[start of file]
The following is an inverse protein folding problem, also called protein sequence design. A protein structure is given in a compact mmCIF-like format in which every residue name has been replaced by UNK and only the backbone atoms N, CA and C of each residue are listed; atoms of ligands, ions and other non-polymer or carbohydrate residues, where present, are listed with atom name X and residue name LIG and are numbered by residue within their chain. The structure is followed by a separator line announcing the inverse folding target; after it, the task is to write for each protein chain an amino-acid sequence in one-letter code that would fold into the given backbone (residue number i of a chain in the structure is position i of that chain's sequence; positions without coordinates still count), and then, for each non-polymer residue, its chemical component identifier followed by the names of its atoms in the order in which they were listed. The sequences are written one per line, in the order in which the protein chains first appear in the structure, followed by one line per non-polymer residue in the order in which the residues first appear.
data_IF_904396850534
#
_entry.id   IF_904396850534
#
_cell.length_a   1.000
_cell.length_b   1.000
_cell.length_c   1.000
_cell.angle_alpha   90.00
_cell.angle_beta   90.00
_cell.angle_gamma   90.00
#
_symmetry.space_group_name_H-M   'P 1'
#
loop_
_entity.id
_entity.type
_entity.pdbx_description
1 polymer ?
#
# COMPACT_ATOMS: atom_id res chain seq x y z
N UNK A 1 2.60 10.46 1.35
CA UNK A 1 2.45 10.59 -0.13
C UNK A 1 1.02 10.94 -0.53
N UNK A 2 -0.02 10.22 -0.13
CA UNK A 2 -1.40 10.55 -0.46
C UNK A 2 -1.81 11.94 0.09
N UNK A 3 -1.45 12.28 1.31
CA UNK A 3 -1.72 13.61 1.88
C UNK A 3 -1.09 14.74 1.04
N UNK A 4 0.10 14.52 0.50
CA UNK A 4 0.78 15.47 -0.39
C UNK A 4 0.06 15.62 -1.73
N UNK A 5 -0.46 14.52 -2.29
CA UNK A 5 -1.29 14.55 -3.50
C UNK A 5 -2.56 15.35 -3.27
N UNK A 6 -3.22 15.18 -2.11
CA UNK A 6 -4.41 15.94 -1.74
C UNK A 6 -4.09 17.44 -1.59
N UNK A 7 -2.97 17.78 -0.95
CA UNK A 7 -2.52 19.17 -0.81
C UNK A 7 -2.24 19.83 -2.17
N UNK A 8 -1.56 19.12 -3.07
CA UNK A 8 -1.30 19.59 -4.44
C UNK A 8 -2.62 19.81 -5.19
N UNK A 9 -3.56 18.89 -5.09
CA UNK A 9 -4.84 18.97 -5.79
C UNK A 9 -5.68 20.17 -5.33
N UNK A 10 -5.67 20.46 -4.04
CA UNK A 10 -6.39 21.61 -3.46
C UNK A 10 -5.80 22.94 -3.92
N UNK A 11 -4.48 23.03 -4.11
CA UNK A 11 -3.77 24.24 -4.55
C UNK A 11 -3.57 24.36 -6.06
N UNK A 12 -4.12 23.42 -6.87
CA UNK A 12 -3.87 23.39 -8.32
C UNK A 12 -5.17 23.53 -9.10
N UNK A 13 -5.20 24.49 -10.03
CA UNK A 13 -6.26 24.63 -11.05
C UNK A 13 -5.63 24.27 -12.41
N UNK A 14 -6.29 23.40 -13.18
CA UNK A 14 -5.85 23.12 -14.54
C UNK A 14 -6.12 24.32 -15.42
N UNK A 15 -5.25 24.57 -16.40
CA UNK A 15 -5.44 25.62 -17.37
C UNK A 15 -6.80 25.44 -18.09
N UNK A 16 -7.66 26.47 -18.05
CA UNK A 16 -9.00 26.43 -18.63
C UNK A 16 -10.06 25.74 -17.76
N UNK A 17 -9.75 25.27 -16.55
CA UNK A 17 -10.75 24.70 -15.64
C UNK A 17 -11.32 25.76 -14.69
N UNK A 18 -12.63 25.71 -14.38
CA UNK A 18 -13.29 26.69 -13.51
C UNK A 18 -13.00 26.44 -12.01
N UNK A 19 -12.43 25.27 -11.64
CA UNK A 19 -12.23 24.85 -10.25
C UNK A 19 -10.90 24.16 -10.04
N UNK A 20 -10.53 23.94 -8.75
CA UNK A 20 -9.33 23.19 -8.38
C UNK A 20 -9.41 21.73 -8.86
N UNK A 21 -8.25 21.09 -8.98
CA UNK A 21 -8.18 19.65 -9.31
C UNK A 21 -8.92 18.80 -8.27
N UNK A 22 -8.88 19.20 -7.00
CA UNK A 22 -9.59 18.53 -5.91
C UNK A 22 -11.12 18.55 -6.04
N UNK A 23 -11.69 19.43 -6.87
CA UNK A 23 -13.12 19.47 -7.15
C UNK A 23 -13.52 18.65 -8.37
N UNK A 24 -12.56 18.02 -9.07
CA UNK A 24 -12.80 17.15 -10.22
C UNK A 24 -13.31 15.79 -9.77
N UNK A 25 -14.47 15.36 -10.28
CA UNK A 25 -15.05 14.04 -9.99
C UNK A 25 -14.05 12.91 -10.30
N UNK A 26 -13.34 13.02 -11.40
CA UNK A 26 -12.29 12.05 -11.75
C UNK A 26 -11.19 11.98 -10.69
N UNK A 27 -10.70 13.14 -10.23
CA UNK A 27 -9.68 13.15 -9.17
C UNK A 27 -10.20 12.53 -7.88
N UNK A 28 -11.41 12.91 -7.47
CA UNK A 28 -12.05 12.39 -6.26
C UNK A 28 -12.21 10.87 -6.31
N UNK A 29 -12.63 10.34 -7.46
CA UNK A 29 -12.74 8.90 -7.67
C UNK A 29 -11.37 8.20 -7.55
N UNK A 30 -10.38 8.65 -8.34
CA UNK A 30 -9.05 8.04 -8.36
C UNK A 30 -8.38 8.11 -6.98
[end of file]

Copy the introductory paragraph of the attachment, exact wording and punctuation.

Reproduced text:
The following is an inverse protein folding problem, also called protein sequence design. A protein structure is given in a compact mmCIF-like format in which every residue name has been replaced by UNK and only the backbone atoms N, CA and C of each residue are listed; atoms of ligands, ions and other non-polymer or carbohydrate residues, where present, are listed with atom name X and residue name LIG and are numbered by residue within their chain. The structure is followed by a separator line announcing the inverse folding target; after it, the task is to write for each protein chain an amino-acid sequence in one-letter code that would fold into the given backbone (residue number i of a chain in the structure is position i of that chain's sequence; positions without coordinates still count), and then, for each non-polymer residue, its chemical component identifier followed by the names of its atoms in the order in which they were listed. The sequences are written one per line, in the order in which the protein chains first appear in the structure, followed by one line per non-polymer residue in the order in which the residues first appear.